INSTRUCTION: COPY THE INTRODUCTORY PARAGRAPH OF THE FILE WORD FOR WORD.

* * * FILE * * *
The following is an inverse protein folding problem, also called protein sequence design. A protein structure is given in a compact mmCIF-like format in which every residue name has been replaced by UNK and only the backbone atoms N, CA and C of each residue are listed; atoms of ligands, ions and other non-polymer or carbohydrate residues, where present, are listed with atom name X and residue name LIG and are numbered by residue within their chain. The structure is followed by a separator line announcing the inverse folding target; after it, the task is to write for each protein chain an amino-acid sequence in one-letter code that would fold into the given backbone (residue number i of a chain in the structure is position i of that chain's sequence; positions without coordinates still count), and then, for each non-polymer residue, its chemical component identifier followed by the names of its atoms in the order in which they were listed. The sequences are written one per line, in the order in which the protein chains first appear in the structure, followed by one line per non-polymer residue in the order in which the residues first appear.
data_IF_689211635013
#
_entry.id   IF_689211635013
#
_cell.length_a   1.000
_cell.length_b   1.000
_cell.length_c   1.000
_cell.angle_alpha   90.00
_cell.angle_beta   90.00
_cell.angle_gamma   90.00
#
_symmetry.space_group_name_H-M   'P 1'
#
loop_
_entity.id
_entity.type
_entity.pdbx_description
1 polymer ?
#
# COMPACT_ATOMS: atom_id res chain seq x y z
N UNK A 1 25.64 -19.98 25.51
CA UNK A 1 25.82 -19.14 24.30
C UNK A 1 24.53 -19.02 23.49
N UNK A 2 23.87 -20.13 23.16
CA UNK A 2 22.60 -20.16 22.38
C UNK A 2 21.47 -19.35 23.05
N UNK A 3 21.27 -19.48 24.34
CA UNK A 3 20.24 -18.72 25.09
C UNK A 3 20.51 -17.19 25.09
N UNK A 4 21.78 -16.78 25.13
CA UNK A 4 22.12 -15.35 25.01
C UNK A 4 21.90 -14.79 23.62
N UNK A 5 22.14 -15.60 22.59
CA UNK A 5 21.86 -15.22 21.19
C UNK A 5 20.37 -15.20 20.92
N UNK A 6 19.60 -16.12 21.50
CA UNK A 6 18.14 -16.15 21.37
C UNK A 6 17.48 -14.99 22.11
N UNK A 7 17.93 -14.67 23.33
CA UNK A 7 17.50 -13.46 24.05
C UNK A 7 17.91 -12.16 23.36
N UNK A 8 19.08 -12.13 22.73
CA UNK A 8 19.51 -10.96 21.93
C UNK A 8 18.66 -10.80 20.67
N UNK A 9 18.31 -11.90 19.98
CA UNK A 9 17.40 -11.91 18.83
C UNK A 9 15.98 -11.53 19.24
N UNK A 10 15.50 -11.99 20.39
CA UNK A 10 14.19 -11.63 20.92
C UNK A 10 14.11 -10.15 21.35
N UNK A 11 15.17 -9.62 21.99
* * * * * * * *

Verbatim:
The following is an inverse protein folding problem, also called protein sequence design. A protein structure is given in a compact mmCIF-like format in which every residue name has been replaced by UNK and only the backbone atoms N, CA and C of each residue are listed; atoms of ligands, ions and other non-polymer or carbohydrate residues, where present, are listed with atom name X and residue name LIG and are numbered by residue within their chain. The structure is followed by a separator line announcing the inverse folding target; after it, the task is to write for each protein chain an amino-acid sequence in one-letter code that would fold into the given backbone (residue number i of a chain in the structure is position i of that chain's sequence; positions without coordinates still count), and then, for each non-polymer residue, its chemical component identifier followed by the names of its atoms in the order in which they were listed. The sequences are written one per line, in the order in which the protein chains first appear in the structure, followed by one line per non-polymer residue in the order in which the residues first appear.